However, John Fazio of the Northwest Power Planning Council staff said that organization already is pushing to get as much conservation and renewables in the energy mix as possible. Under the Northwest Power Act, conservation and renewable resources are already given a 10 percent break, Fazio said. That means they could cost up to 10 percent more than a combined cycle gas turbine, yet be chosen as a preferred resource in one of the Council's energy plans.
"It's kind of an odd argument they make in my opinion," Fazio said. "If the dams are removed, it doesn't mean the region would do more, but it might force us to do it faster."
Even if the dams were removed and the power they generate would have to be replaced, Jeff King of the Council staff said there is little the region can do to direct what generating resources would be built to replace the 1,250 aMW and the 2,000 MW of peaking capacity the dams represent.
He said the power system is now semi-deregulated. Most generating projects are built by independent power producers, not electric utilities with a planning function, and so the future electricity supply is not determined by regional planning as it once was. It is driven more by market prices or by contracts between the IPPs and retail utilities.
"The only way out of this is some level of planning to develop long-term contracts and to develop projects," King said. "The only entity in a position to do that (in the Northwest) is Bonneville and time and again Bonneville customers have said they don't want it to be in the resource development business."
There was a flurry of proposals to build generators, most of them powered by natural gas, but that has scaled back due to low market prices and failing financial conditions, King said. However, some renewable energy resources will get developed in the next few years because of Oregon's system benefits fund that will drive up to 100 MW of renewables development and because some utilities are still "bringing renewables into their mix," but he predicts that too will decline soon.
The report relies on power generating information from the Energy Information Administration and on economic impact information from the studies completed by the U.S. Army Corps of Engineers in its 1999-2000 review of the economic impacts of removing the four lower Snake River dams.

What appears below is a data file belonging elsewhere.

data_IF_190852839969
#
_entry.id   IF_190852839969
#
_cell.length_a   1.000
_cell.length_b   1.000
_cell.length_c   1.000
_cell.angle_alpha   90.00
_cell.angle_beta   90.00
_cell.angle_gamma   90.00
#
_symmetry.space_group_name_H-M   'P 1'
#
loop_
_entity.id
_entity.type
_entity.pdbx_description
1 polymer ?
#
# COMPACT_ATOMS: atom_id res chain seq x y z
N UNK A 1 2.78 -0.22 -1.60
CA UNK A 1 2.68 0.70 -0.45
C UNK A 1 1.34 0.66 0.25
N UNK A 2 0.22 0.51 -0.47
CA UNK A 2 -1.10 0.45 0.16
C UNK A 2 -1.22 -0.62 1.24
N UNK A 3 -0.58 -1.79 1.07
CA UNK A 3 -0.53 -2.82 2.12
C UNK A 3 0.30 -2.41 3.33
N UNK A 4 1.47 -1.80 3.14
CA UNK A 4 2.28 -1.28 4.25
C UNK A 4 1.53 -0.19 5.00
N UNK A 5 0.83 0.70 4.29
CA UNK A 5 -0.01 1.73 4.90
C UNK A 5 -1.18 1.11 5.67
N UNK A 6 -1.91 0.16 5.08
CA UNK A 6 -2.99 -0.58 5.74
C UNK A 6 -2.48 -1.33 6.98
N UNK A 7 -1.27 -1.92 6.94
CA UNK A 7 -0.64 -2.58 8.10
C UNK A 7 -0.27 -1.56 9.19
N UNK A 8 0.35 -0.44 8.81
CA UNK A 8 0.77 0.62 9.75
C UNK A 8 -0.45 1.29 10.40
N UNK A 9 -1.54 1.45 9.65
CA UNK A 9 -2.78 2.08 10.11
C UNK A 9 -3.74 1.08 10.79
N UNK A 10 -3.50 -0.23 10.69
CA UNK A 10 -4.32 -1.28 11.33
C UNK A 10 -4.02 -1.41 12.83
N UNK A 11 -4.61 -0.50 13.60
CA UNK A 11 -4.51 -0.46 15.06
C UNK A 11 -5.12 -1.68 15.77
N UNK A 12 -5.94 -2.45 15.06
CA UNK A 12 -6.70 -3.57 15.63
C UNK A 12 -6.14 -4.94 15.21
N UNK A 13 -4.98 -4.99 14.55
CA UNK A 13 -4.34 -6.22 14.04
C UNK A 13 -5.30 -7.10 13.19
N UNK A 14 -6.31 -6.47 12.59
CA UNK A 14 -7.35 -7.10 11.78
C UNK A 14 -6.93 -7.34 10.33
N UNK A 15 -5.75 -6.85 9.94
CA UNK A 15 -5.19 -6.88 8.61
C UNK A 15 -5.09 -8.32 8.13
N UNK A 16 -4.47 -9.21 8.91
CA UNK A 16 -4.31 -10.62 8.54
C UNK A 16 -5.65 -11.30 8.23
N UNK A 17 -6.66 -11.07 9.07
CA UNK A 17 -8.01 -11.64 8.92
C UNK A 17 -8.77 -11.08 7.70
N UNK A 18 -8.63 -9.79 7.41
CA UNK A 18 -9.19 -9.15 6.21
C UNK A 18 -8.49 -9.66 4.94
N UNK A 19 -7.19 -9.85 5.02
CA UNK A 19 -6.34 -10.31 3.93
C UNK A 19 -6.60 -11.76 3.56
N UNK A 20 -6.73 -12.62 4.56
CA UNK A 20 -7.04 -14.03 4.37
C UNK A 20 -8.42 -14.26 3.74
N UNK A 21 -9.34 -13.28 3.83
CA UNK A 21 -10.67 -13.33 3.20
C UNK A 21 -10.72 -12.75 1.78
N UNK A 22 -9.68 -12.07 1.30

The study concludes that salmon issues in the Northwest would likely prevent the addition of new hydroelectric dams to meet new growth, so the region will have to rely on other energy resources, most of which will come from natural gas generating plants. About 82 percent of generation today is from hydropower resources, according to the report, but that will drop to 64 percent by 2010, with natural gas generators making up 22 percent and coal, nuclear and renewable energy will make up the remainder. However, there is risk in using more natural gas generators. They are more expensive than hydropower, are subject to gas price fluctuation and emit pollutants.
But there also is risk in having such a high percentage of hydropower. The report says hydropower is subject to swings in generating capacity of up to 20 percent between wet and dry years (the federal Columbia River system lost nearly 4,000 MW due to low water during 2000-01).
"From a business standpoint, this uncertainty presents concerns because it affects costs," the report says. With a more diverse generating portfolio, risks will be spread out more, the report says.
According to Save Our Wild Salmon and the NW Energy Coalition, the report's conclusions are conservative and fail to account for the "substantial economic costs of increased air pollution or salmon extinction."
Among the report's other findings are:
RAND Corporation: www.rand.org
Save Our Wild Salmon: www.wildsalmon.org
NW Energy Coalition: www.nwenergy.org
NW Power Planning Council: www.nwppc.org